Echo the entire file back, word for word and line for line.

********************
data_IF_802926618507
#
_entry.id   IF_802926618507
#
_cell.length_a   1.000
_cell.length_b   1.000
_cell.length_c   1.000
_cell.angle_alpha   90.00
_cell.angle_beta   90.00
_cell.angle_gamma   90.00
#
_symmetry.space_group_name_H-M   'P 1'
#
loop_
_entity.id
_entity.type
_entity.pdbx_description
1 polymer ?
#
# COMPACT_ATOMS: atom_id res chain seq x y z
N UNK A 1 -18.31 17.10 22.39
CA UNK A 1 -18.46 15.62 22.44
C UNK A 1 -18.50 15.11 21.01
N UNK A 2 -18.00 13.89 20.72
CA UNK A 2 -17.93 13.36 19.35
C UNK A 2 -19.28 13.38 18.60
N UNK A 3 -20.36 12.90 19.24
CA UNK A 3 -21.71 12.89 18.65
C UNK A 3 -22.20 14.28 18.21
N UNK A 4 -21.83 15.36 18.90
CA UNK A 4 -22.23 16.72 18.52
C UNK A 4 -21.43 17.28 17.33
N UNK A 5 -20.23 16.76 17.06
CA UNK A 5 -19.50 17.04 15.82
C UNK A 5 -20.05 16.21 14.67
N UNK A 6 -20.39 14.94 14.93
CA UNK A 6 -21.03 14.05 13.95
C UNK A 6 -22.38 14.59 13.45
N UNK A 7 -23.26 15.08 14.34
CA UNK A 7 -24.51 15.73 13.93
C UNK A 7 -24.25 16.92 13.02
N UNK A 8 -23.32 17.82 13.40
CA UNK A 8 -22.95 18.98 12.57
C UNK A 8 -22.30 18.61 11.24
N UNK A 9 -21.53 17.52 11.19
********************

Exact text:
data_IF_802926618507
#
_entry.id   IF_802926618507
#
_cell.length_a   1.000
_cell.length_b   1.000
_cell.length_c   1.000
_cell.angle_alpha   90.00
_cell.angle_beta   90.00
_cell.angle_gamma   90.00
#
_symmetry.space_group_name_H-M   'P 1'
#
loop_
_entity.id
_entity.type
_entity.pdbx_description
1 polymer ?
#
# COMPACT_ATOMS: atom_id res chain seq x y z
N UNK A 1 -18.31 17.10 22.39
CA UNK A 1 -18.46 15.62 22.44
C UNK A 1 -18.50 15.11 21.01
N UNK A 2 -18.00 13.89 20.72
CA UNK A 2 -17.93 13.36 19.35
C UNK A 2 -19.28 13.38 18.60
N UNK A 3 -20.36 12.90 19.24
CA UNK A 3 -21.71 12.89 18.65
C UNK A 3 -22.20 14.28 18.21
N UNK A 4 -21.83 15.36 18.90
CA UNK A 4 -22.23 16.72 18.52
C UNK A 4 -21.43 17.28 17.33
N UNK A 5 -20.23 16.76 17.06
CA UNK A 5 -19.50 17.04 15.82
C UNK A 5 -20.05 16.21 14.67
N UNK A 6 -20.39 14.94 14.93
CA UNK A 6 -21.03 14.05 13.95
C UNK A 6 -22.38 14.59 13.45
N UNK A 7 -23.26 15.08 14.34
CA UNK A 7 -24.51 15.73 13.93
C UNK A 7 -24.25 16.92 13.02
N UNK A 8 -23.32 17.82 13.40
CA UNK A 8 -22.95 18.98 12.57
C UNK A 8 -22.30 18.61 11.24
N UNK A 9 -21.53 17.52 11.19